Congo rebels advance to outskirts of Goma
KINSHASA (Reuters) - Rebels in Congo, who U.N. experts say are backed by neighbouring Rwanda, reached the outskirts of the eastern city of Goma on Sunday after pushing back U.N. peacekeepers and government troops, but a spokesman said they did not plan to take the city.
In four days of battles, the rebels have advanced closer than at any time in their eight-month uprising to Goma, the provincial capital of North Kivu and home to the headquarters of the U.N. peacekeeping mission in eastern Democratic Republic of Congo.
Colonel Vianney Kazarama, spokesman for the M23 rebels, said fighters had advanced to within two kilometres of Goma. He said the rebels would hold their position around five km outside the city and that fighting had stopped for the day.
"We're not going to take the airport, we are responding to an attack by the army ... We're just doing this to break the capacity of the FARDC (Congolese army)," Kazarama told Reuters.
"The situation remains under control," he said later in a text message.
Earlier, Colonel Olivier Hamuli, a spokesman for the Congolese army, spoke to Reuters briefly by telephone before the line was cut. "There is combat about five km from the airport," he said.
U.N. peacekeeping spokesman Kieran Dwyer said from New York that "the rebels bypassed Kibati and are in the general area of Munigi, which is about seven km from Goma and close to the Goma airport."
"The United Nations peacekeeping mission, MONUSCO, engaged throughout the day supporting the FARDC to protect civilians and in self-defence, including carrying out sorties and firing from attack helicopter missions that have fired rockets and cannon rounds," Dwyer said in an email.
The United Nations has about 6,700 peacekeeping forces in North Kivu, with some 1,400 troops in Goma and the surrounding area. The force has a mandate to protect civilians.
"The situation in Goma is extremely tense," Dwyer said. "There is a real threat that the city could fall into the M23's hands and/or be seriously destabilized as a result of the fighting."
RWANDA, UGANDA DENY SUPPORTING M23
Goma, on the Rwandan border, is home to up to a million people, including hundreds of thousands displaced by conflict. M23 rebels have repeatedly said they do not intend to capture the city.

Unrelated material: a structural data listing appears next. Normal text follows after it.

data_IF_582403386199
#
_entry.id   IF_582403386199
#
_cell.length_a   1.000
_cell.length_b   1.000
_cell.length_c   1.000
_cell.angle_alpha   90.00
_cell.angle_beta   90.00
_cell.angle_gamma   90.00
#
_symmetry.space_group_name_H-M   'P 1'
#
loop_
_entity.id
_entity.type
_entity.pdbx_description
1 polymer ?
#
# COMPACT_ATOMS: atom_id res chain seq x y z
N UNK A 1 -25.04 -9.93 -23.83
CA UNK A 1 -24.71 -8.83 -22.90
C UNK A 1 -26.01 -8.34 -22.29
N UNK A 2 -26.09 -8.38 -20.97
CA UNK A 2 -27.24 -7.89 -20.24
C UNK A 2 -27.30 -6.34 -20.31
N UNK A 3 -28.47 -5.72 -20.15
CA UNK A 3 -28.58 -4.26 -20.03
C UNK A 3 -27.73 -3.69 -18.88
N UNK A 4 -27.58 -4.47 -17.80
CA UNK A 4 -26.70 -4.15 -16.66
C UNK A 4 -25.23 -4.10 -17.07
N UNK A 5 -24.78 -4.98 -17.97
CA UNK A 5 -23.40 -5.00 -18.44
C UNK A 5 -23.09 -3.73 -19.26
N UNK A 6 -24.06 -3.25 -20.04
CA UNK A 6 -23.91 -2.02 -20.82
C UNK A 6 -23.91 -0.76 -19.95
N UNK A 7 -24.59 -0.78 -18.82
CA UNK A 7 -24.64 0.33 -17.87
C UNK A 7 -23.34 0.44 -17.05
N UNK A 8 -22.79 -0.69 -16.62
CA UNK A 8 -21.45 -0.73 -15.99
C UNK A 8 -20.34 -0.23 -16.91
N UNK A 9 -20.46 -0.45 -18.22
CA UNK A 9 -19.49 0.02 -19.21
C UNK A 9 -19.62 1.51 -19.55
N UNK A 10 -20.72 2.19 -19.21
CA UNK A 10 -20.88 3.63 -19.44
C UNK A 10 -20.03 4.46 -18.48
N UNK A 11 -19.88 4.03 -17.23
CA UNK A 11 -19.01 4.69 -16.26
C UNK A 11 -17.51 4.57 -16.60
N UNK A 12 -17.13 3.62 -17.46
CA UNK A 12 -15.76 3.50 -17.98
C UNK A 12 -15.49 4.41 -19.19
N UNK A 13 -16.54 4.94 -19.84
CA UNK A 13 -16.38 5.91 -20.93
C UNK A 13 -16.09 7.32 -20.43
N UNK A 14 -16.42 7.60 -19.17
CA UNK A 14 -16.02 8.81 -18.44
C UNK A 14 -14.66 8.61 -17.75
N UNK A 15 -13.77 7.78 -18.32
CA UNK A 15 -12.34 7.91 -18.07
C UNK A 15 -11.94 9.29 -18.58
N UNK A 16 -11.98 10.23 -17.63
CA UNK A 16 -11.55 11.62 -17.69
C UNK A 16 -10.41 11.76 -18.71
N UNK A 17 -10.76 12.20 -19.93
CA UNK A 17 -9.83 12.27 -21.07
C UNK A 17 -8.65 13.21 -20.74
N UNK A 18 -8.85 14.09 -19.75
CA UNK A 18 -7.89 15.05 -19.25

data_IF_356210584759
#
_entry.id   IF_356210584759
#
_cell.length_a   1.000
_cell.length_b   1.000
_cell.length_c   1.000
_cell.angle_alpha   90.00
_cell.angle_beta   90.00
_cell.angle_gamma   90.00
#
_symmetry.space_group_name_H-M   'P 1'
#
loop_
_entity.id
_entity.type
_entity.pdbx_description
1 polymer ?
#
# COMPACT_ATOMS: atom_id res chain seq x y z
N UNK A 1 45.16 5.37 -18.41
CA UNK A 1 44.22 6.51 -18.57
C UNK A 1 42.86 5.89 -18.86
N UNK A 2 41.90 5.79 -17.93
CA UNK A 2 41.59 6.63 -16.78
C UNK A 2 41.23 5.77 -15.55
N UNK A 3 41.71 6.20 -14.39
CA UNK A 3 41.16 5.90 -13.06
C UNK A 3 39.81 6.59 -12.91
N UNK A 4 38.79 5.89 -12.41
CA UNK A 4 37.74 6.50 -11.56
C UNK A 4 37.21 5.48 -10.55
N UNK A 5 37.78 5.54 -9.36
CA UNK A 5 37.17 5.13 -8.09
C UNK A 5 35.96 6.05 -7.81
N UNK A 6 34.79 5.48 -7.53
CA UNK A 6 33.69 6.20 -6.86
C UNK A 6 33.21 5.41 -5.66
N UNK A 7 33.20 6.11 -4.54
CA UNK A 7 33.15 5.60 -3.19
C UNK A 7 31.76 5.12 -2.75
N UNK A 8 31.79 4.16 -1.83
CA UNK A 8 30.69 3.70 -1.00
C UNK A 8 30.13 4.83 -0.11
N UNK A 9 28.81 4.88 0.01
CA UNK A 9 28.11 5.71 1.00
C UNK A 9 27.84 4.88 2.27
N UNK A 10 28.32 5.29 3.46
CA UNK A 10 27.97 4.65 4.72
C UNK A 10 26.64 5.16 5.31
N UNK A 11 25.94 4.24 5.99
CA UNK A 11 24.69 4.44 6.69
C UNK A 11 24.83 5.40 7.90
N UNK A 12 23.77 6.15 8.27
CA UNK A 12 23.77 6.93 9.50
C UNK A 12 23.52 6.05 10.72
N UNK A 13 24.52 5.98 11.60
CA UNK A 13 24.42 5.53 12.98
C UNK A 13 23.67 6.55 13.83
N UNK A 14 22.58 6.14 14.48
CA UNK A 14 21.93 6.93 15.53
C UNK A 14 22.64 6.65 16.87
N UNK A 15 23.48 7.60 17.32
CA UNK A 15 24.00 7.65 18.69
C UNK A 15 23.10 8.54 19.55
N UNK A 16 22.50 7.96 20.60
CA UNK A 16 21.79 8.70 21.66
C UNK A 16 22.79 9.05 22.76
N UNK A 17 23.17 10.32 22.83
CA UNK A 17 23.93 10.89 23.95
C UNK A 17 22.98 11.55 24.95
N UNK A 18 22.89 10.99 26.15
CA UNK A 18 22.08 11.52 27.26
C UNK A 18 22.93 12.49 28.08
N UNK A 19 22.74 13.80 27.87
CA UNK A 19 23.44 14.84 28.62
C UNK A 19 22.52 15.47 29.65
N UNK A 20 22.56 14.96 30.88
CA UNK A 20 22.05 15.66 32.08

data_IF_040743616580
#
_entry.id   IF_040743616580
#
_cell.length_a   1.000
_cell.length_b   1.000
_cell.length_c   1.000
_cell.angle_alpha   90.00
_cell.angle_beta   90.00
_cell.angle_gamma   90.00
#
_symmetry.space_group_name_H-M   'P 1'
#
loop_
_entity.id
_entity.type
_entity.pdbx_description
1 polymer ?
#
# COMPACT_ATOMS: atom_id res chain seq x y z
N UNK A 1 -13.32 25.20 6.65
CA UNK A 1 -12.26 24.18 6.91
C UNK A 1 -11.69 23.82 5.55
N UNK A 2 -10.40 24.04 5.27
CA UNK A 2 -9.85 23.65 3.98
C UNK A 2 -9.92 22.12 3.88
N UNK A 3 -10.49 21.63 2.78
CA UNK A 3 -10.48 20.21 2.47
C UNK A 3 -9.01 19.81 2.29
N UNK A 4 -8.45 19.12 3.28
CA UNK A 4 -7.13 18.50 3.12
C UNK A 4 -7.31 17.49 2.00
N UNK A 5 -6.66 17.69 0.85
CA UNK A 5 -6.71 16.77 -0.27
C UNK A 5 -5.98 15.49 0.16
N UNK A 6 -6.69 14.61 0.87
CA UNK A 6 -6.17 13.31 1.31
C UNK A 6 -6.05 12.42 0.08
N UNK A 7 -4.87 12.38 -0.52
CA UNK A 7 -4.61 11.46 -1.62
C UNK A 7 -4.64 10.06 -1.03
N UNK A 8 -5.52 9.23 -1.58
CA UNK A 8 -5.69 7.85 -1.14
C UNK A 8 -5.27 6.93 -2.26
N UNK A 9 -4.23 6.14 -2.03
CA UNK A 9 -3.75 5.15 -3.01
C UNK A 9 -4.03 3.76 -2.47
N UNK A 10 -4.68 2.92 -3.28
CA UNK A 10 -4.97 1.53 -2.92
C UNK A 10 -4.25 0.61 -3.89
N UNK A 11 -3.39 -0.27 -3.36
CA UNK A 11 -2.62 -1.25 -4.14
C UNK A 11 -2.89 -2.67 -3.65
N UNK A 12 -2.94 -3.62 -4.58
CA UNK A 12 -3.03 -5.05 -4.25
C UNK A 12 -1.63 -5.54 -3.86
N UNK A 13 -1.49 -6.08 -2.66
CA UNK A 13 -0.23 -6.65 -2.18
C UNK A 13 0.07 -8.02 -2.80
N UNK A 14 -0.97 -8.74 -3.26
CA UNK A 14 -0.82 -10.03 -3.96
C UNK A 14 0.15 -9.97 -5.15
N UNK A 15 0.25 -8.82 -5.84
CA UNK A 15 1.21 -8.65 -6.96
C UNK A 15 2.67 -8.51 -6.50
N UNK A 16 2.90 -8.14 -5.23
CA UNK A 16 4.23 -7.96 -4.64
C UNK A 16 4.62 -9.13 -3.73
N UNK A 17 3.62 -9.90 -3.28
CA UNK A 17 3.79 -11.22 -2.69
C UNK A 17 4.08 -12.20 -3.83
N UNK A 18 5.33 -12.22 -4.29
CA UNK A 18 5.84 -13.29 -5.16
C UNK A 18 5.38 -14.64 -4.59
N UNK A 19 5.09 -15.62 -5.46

U.N. sanctions monitoring experts have accused Rwanda and Uganda of supporting the M23 rebels in eastern Congo. Last week the U.N. experts recommended that the Security Council sanction a number of Rwandan officials. Congo's government has also urged the council to sanction Rwandans accused of backing M23.
While Rwanda's army has repeatedly sent soldiers into Congo during nearly two decades of conflict in Africa's Great Lakes region, the Rwandan government has strongly denied supporting the M23 in the latest rebellion. Uganda has issued similar denials.
The U.N. peacekeeping chief Herve Ladsous told reporters on Saturday the M23 rebels have received sophisticated equipment, including night vision capacity and 120 mm mortars.
More than three-quarters of a million people have fled their homes since the latest fighting in eastern Congo erupted in April when a group of soldiers mutinied to form the M23 group.
The rebels accused Kinshasa of failing to respect a 2009 peace deal that ended a previous rebellion in North Kivu and integrated insurgents into the national army.
European Union foreign affairs chief Catherine Ashton called on the rebels to halt their offensive on Goma.
"We are particularly preoccupied by the fate of more than 70,000 internally displaced persons who have started leaving the camp of Kanyaruchinya, north of Goma," she said.
Tariq Riebl, humanitarian programme co-ordinator for Oxfam aid agency, said residents were trying to evacuate their families from Goma while trucks full of Congolese soldiers were seen leaving the city on Sunday.
"People are moving around the city. I do know a lot of people are sending their families out if they have the financial means to do that," Riebl said.
He said thousands of displaced people were also abandoning camps in the north of the city to avoid the advancing rebels.
"The question now is, what does this (fighting) mean? Are M23 going to take Goma, nobody knows," he said.
Thomas D'Aquin Muiti, president of a local non-governmental organisation in North Kivu province, said reassurances from the rebels that they would not enter the city were not to be trusted.
"I think everyone in the town is sceptical of M23 ... the town is emptying ... If the international community allows M23 to take Goma it'll be a humanitarian catastrophe" Muiti said.
More than 5 million people are estimated to have died from violence, hunger and disease in wars in Congo since 1998, which would make it the deadliest conflict since World War Two.
(Additional reporting by Louis Charbonneau in New York; Writing by Bate Felix and Louis Charbonneau; Editing by Alison Williams and Christopher Wilson)
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